A promising, but not yet so very developed university, is the Al Quds University, with their 6 campuses around Jerusalem. There is a library on each campus, totalling 75.000 books and a staff of 26. Of these, three have master degree in library science, the others have different academic education, or they are clerical staff. In terms of the quality of electronic reference services, this may be one of the best in Palestine. But their buildings are definitely not.
Let me also mention a university for Open and Distance Learning, the Al Quds Open University, that started up in 1985. Their first study center in Jerusalem started operating in 1990. It currently operates through 9 study centers, in the major cities of Palestine, and they have about 10.000 students. This university has barely any library services, but rely very much on specially made text-books and the good will of other university libraries.
In addition to these, you have a university in Hebron with a functioning library, and one more in Gaza with a very weak library.
There are also a number of colleges giving vocational training spread out through Palestine, and many of these have medium to good collections, but seldom qualified staff.
Library and Information Science education
The educated librarians in Palestine, have got their education from all over the world: Leningrad, Cairo, Leeds, Amman, Kiev, Sofia, - and many others. The library cultures they bring back are very different, and has an impact on the possibilities to standardize and cooperate. The libraries of Palestine are in need of an institution that could develop a Library and Information Science adapted to their needs. At the moment there is no faculty of Library and Information Sciences, or any other professional LIS-activity at an academic level, in Palestine.
A study conducted by the Palestinian Ministry of Higher Education some years ago, looked at the possibility of establishing a library education at one of their universities. The background information they brought together, has been sent to a british library expert to be evaluated, and they are expecting recommendations to come from him in a few months time. One possible outcome of this, could be an education on diploma-level to be established at Al Quds University.
Let me give a few comments on the school libraries also. There are three types of schools in Palestine. The private schools have, as one would expect, the best libraries. I have not come across any aggregated data on the situation of the library services in these schools. But the impression I have from personal visits, and comments given by palestinians attending private schools, is that most of these schools have libraries, often with reasonably good premises and collections. The impression is also that the staff seldom has received qualifications in library skills from any course or studies outside the school.
The governmental schools, run by the Palestinian National Authority, are developing, but slowly. The Ministry of Education show activities that promote the development of libraries and encourage reading habits, but with very limited budgets. Since the Oslo-process started giving them civil authority in a number of cities, they have now got the responsability of 1230 governmental schools, with more than half a million pupils. Less than 40 % of these schools have libraries at the moment.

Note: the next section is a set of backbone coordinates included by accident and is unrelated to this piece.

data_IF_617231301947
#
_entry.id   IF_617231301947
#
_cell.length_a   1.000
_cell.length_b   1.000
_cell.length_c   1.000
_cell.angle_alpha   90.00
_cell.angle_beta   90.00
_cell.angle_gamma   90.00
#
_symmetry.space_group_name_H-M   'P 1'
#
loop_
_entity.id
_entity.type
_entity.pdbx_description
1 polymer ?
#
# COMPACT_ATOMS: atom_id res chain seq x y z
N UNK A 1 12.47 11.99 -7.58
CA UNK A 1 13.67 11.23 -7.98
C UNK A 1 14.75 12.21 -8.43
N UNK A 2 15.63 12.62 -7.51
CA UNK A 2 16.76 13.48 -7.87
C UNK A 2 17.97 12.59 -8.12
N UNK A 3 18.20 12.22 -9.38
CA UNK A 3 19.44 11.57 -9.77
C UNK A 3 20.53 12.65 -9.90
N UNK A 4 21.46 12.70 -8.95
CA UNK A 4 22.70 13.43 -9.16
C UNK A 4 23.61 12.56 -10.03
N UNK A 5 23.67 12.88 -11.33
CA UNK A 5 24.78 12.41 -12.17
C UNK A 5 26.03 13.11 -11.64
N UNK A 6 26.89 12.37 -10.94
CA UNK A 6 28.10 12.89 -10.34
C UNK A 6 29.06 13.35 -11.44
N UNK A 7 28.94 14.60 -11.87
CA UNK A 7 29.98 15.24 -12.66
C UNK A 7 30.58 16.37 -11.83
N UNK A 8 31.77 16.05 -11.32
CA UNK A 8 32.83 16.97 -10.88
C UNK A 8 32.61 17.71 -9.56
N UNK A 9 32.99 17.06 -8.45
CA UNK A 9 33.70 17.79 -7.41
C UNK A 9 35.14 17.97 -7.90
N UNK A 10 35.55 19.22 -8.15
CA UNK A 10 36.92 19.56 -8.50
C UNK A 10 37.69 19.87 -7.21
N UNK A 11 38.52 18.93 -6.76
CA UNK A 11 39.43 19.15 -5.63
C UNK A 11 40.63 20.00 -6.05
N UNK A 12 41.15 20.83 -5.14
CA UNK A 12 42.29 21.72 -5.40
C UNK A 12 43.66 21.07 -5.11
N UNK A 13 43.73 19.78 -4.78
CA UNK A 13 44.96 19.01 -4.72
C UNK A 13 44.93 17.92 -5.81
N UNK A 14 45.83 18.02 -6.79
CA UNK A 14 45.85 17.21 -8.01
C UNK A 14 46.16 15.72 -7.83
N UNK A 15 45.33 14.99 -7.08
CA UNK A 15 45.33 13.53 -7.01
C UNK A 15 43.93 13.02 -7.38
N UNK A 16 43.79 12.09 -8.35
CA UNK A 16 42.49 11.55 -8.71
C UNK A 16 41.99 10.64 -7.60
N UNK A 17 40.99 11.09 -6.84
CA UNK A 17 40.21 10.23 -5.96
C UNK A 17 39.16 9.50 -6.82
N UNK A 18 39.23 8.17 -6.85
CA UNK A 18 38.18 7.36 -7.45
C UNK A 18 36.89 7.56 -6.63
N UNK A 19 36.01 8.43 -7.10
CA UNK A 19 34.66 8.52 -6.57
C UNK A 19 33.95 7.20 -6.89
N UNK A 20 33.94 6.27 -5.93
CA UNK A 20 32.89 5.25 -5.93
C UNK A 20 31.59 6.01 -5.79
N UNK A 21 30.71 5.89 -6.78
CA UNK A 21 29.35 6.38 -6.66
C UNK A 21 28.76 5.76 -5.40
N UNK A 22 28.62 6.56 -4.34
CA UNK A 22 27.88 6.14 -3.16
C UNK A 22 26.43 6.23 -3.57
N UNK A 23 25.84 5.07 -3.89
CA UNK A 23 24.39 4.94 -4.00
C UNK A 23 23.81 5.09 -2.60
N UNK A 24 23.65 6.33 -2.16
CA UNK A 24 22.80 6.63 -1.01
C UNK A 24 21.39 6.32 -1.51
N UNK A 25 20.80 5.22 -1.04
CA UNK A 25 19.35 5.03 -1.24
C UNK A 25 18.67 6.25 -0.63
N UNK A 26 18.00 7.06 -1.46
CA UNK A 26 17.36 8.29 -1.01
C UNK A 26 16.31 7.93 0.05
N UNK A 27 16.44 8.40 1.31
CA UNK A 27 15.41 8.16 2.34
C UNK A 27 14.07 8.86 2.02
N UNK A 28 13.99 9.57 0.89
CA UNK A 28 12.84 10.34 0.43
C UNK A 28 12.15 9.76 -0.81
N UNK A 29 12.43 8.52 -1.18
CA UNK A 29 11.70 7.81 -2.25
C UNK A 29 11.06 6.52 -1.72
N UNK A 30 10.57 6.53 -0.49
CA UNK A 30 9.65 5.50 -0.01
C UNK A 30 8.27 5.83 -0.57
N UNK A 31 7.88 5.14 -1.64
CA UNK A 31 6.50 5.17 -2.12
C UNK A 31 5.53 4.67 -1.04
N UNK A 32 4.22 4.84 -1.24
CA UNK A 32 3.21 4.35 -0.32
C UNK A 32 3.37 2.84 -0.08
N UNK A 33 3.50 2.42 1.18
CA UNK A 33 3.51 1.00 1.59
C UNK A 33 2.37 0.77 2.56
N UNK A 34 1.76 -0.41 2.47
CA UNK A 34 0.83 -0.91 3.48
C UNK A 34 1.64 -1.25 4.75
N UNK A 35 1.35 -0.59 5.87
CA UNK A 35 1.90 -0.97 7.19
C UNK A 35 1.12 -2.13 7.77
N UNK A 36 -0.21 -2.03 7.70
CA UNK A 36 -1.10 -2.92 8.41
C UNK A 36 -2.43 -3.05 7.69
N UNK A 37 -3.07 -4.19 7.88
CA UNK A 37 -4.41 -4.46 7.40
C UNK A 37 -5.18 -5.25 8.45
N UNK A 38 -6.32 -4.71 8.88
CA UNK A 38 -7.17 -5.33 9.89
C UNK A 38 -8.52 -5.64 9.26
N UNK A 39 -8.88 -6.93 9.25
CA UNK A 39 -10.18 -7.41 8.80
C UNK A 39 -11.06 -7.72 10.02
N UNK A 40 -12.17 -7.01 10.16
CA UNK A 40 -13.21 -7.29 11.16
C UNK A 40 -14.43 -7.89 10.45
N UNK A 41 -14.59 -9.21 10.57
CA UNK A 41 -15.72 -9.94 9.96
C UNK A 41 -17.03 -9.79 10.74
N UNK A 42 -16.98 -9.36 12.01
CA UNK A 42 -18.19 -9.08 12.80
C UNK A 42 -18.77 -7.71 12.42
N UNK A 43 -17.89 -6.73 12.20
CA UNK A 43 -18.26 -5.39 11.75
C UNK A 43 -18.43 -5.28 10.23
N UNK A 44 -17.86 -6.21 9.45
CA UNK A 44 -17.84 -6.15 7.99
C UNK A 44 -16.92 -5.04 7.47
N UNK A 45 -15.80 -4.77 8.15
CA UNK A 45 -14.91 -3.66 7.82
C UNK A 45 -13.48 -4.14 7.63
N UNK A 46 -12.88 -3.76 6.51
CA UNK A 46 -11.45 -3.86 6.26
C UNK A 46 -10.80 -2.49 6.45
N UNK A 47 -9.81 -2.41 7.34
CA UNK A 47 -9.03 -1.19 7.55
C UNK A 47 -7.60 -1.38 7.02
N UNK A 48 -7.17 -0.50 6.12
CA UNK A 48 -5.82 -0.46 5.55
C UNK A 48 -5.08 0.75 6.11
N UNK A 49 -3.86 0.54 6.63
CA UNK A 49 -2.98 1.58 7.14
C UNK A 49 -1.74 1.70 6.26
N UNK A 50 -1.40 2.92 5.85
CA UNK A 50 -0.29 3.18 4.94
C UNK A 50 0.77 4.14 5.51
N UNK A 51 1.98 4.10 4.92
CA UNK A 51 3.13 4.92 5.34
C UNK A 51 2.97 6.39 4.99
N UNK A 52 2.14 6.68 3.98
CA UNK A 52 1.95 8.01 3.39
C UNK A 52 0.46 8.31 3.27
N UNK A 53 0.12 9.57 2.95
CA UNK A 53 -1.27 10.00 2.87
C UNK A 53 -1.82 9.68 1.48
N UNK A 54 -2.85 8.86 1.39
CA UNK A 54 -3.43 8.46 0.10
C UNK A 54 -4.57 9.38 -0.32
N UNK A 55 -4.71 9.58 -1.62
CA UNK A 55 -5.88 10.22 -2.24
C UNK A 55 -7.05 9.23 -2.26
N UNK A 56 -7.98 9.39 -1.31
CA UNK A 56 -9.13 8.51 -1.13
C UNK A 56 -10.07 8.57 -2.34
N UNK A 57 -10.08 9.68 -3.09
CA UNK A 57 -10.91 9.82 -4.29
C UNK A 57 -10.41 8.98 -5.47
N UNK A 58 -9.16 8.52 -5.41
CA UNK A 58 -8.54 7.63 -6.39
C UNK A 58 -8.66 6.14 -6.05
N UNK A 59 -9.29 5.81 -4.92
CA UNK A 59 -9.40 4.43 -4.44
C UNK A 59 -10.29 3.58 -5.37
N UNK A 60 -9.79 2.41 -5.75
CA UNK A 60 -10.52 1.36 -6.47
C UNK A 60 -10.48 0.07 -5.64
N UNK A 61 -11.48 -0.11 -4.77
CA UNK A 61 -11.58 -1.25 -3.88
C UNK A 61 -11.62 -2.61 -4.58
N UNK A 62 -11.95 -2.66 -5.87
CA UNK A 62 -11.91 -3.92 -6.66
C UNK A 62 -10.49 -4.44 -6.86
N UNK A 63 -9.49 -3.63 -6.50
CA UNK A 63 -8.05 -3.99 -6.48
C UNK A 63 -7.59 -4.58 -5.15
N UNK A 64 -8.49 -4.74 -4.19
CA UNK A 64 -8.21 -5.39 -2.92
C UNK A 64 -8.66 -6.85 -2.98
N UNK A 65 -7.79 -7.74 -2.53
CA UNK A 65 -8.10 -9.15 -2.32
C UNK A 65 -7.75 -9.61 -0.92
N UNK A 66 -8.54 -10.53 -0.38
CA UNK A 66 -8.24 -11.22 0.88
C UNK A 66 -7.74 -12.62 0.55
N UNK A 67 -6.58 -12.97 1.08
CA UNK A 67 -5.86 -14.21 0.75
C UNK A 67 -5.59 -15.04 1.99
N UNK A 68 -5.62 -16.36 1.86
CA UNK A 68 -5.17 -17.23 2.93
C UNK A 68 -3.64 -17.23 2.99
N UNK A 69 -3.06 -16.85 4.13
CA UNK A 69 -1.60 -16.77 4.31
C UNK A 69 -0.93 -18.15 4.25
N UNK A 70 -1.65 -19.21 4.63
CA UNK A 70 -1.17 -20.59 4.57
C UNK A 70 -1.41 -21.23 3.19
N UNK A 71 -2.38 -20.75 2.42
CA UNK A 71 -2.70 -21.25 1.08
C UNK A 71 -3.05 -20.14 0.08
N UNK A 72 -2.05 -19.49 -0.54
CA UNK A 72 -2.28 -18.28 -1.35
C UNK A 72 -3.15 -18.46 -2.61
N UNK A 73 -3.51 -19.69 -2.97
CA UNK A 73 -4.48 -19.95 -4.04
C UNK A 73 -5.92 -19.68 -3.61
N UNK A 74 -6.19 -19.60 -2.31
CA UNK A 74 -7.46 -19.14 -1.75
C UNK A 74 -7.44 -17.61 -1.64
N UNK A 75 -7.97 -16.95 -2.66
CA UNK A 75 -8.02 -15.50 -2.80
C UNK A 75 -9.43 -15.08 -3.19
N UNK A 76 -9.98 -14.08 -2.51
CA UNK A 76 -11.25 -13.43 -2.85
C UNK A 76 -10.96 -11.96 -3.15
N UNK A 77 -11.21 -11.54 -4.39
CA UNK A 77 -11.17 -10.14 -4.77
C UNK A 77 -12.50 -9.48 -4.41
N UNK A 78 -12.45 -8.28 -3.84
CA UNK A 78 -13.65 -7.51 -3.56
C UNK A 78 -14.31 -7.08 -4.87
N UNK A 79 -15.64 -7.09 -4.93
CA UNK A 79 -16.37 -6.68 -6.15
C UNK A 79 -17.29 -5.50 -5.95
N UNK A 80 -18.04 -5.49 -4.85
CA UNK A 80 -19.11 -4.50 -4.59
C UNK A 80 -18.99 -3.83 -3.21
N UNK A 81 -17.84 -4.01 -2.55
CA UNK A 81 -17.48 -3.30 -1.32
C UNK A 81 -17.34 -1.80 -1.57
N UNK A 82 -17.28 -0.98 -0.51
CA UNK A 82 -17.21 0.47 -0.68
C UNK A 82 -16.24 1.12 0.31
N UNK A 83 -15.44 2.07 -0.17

The third category, the libraries for schools in the Refugee camps, also has a hard time. UNRWA is responsible for these, and they have budgets and people responsible for library services. But the ground they should cover is tremendous. UNRWA operates more than 650 schools in its five fields of operation, which in the 1998/1999 scholastic year had an enrollment of 458.716 pupils. Of the 13.915 educational staff who run the schools, very few are allocated to running or developing library services. In some of the larger schools, the libraries have been given extra resources to function as "central school libraries", serving other UNRWA school libraries in the area, as well as its own school. One example is the school library of the Kalandiya Refugee Camp just north of Jerusalem, where they also have an experienced librarian in charge of the services.
To maximize use of limited resources, UNRWA is forced to run most of its schools on double shifts with two separate groups of pupils and teachers sharing a single school building. This reduces the possibilities pupils have to access the school library more freely. That is why you will find extra initiatives, like the Ibdaa Center we are going to visit later today, so useful.
Even though the budgets of the UNRWA schools are smaller than for the governmental schools, the general impression is that they may be better off concerning educational quality, and also library services. A part of this picture, is that pupils at UNRWA schools outperform government school pupils in state qualifying examinations. Retention rates at UNRWA schools are generally high and drop-out rates fairly low.
Some general features
Let me finally mention some other general features of Palestinian libraries, before pinpointing some of the main obstacles and possibilities, that I am able to read out of this library landscape.